Some bizarre ancient ritual that takes place in the last week of March? No, it’s Mano Panforreteiro playing his Gaita bagpipes in Oxford. With help from some pipes of another kind.

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My first cruise of the 2012, the first Torchbox cruise of 2012 and the first outing for the new decking. Also check out Louise’s flickr set.

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How to make boat decking in 11 easy but detailed steps. 1 : Find a load of scrap timber. Put in on the roof and pace up and down a bit. It is crucial that you stay away from the edges whilst pacing if there is someone else on board. 2 : Remark upon the awkward disposition of the nails. It is important to spare a thought for the craftsman who came before you.

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After coming back from a team-building trip, I started to notice things were going a bit slow on my work laptop. I took it with me for casual emailing and working on the train, but spent about 4 days not really using it and certainly not ‘working’ on it. It came out once to display the lyrics to a song about Pithivier, and once to check emails, but that was about it.

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When visiting Umefolk recently we came across a snow castle in the city centre. It would have been impossible not to have a go…

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Play the MP3 and imagine this. I recorded it walking through the musicians.

A weekend festival, with a 25 year heritage and massive following, is drawing to a close. Hundreds and hundreds of people must have passed through its doors. Headliners such as Garmana and Hoven Droven have drawn in crowds, impromptu sessions have brought out nyckelharpa players, and a large variety of players from all over north-east Europe have entertained and captivated. The event is winding up, and on the dance floor Anton and about 30 young people are playing for the final dance…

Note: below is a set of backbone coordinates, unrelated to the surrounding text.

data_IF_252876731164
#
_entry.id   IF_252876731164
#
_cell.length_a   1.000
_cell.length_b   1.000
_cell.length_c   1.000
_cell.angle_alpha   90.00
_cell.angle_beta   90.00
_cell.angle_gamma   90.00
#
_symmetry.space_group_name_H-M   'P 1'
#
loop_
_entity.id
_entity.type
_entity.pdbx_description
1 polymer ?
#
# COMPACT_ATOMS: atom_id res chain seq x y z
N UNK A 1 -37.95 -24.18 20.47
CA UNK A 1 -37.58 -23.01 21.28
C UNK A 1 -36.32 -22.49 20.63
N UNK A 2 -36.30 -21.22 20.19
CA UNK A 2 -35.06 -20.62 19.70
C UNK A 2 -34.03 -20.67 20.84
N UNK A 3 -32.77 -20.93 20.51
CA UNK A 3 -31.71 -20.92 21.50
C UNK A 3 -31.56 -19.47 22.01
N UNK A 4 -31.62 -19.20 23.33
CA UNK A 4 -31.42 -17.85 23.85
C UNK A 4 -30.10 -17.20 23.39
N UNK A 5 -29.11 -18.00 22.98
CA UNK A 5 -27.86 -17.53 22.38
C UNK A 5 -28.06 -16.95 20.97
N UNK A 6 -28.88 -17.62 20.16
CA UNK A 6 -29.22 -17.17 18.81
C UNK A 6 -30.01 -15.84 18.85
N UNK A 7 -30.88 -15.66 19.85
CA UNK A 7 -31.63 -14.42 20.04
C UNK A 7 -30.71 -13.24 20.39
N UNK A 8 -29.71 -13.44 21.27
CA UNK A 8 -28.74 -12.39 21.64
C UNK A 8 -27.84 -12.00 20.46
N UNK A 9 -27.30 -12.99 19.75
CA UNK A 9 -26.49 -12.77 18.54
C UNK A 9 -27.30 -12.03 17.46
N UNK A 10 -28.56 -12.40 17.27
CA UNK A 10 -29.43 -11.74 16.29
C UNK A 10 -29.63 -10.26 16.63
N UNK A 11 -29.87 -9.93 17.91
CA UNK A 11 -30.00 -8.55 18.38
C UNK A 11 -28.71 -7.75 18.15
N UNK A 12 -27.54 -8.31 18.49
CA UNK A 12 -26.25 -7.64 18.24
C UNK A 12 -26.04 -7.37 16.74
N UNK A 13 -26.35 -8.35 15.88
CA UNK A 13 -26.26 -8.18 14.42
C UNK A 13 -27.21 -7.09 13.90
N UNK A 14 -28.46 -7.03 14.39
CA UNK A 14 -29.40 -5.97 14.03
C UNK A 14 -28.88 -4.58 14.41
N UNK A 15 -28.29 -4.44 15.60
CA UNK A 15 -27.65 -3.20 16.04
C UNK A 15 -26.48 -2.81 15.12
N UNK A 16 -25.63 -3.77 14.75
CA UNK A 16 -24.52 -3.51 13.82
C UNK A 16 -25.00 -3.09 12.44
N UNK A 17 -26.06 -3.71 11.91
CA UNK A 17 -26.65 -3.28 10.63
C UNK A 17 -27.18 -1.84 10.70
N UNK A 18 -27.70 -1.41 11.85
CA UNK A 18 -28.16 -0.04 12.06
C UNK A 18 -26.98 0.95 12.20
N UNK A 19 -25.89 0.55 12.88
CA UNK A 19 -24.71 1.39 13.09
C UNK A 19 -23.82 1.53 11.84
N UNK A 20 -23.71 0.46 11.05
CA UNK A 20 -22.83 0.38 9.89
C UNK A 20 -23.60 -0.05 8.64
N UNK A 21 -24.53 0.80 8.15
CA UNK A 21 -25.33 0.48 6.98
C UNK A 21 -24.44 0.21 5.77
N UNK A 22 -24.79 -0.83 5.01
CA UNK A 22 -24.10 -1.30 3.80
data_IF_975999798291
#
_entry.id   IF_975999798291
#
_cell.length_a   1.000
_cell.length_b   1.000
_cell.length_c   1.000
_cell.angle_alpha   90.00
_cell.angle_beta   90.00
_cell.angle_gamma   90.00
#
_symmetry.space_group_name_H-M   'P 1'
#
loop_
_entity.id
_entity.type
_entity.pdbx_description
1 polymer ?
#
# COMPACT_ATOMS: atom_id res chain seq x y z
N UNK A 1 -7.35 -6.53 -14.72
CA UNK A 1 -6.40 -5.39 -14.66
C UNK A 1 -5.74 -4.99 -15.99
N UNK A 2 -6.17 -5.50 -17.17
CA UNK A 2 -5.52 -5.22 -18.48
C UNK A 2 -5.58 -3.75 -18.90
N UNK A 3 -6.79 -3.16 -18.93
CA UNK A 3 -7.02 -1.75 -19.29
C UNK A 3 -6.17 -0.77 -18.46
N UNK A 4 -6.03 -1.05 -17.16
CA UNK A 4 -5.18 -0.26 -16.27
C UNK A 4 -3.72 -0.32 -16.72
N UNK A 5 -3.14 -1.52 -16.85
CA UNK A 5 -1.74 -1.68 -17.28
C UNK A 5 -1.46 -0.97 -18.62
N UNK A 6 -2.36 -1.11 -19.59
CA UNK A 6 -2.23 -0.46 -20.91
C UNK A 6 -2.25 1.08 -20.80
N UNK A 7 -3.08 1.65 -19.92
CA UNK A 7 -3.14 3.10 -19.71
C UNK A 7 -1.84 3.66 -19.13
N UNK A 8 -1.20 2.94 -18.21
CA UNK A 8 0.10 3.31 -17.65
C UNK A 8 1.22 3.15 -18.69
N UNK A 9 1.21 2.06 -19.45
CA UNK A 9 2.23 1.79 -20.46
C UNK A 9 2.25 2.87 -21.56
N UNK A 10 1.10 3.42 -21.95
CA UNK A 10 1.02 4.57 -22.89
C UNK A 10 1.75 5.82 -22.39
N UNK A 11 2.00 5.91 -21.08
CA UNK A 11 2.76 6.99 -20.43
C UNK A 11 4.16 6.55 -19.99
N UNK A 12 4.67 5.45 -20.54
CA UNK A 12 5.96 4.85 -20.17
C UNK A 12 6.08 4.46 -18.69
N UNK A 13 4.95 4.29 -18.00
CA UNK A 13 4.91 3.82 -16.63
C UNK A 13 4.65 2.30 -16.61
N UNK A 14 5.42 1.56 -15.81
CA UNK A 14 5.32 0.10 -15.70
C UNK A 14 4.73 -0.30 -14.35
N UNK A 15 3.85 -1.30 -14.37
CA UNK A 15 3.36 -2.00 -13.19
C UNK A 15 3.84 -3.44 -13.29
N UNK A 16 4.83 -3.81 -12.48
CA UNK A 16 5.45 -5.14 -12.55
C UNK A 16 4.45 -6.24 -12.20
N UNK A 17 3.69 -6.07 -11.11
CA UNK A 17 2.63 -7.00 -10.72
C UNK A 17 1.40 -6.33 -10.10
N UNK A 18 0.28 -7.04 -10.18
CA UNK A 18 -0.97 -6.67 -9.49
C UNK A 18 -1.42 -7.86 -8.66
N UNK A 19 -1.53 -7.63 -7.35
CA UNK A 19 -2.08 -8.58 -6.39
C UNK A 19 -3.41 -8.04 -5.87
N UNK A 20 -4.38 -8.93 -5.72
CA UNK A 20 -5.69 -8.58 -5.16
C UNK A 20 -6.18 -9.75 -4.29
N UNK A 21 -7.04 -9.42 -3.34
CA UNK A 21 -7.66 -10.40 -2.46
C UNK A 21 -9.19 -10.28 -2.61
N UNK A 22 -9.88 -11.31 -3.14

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Umea and Umefolk

I spent the last week at Umefolk, a folk music festival in Umeå in the north of Sweden. We met Anton Teljebäck, who runs the festival, at a small festival in the UK and he invited us. Umefolk is well established (the first was in 1986), and Anton was keen to spread the word further afield. We are no strangers to Scandanavian music in Oxford. There is a budding session which has found its feet in the last few months, run by Ed Pritchard, who plays a nyckelharpa amongst other things.

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I’ve just been on a call with a client. They have Strauss or somesuch a hold music. Orchestral waltzes. The person on the other end picked up exactly at the end of a phrase. It was perfect. My idea: On-hold music programmed with meta-information that stores the exact timecodes of cadences and the end of phrases. When the person who is being waited on picks up the phone, the system keeps playing the music until the next point.

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I am sorry to announce that the 0736 service to Manchester Piccadilly is delayed by approximately 40 minutes due to engineering works. I am extremely sorry for the severe disruption to the service. Luckily I wasn’t trying to get to Manchester Piccadilly, but from the reaction on the platform someone was. This well-spoken automatic pre-recorded announcement was clear, and told us everything we immediately needed to know. It was spoken courteously in perfect Recieved Pronunciation.

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I love Spotify. I refuse to participate in the ‘social networking’ aspect of things. Indeed I find the idea of assuming I want everyone knowing what I listen to, and the assumption that I want to see what other people are listening to mildly offensive. That’s ok, I don’t mind being offended. That said, here is a list of songs (not a playlist) which use the gradual onset of distortion to great effect.

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